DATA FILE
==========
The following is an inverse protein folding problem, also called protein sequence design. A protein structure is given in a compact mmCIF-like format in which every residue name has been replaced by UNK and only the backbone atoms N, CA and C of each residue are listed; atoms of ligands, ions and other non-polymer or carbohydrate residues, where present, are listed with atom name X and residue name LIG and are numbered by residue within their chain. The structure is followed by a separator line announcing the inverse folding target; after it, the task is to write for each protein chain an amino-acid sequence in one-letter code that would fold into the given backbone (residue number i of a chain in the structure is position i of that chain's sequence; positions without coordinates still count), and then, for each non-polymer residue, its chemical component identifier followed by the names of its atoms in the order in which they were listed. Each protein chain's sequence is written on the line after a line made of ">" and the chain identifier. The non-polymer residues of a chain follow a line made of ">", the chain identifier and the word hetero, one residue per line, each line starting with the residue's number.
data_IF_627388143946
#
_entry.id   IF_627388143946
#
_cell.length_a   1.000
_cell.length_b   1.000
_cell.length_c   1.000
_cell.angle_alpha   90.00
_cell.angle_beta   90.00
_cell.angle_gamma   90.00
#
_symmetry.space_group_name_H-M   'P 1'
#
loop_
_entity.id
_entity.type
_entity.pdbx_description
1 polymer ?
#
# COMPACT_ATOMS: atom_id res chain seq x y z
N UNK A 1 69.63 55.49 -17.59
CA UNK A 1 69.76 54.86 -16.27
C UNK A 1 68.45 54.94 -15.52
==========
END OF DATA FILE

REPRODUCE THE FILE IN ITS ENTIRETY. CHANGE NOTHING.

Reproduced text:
The following is an inverse protein folding problem, also called protein sequence design. A protein structure is given in a compact mmCIF-like format in which every residue name has been replaced by UNK and only the backbone atoms N, CA and C of each residue are listed; atoms of ligands, ions and other non-polymer or carbohydrate residues, where present, are listed with atom name X and residue name LIG and are numbered by residue within their chain. The structure is followed by a separator line announcing the inverse folding target; after it, the task is to write for each protein chain an amino-acid sequence in one-letter code that would fold into the given backbone (residue number i of a chain in the structure is position i of that chain's sequence; positions without coordinates still count), and then, for each non-polymer residue, its chemical component identifier followed by the names of its atoms in the order in which they were listed. Each protein chain's sequence is written on the line after a line made of ">" and the chain identifier. The non-polymer residues of a chain follow a line made of ">", the chain identifier and the word hetero, one residue per line, each line starting with the residue's number.
data_IF_627388143946
#
_entry.id   IF_627388143946
#
_cell.length_a   1.000
_cell.length_b   1.000
_cell.length_c   1.000
_cell.angle_alpha   90.00
_cell.angle_beta   90.00
_cell.angle_gamma   90.00
#
_symmetry.space_group_name_H-M   'P 1'
#
loop_
_entity.id
_entity.type
_entity.pdbx_description
1 polymer ?
#
# COMPACT_ATOMS: atom_id res chain seq x y z
N UNK A 1 69.63 55.49 -17.59
CA UNK A 1 69.76 54.86 -16.27
C UNK A 1 68.45 54.94 -15.52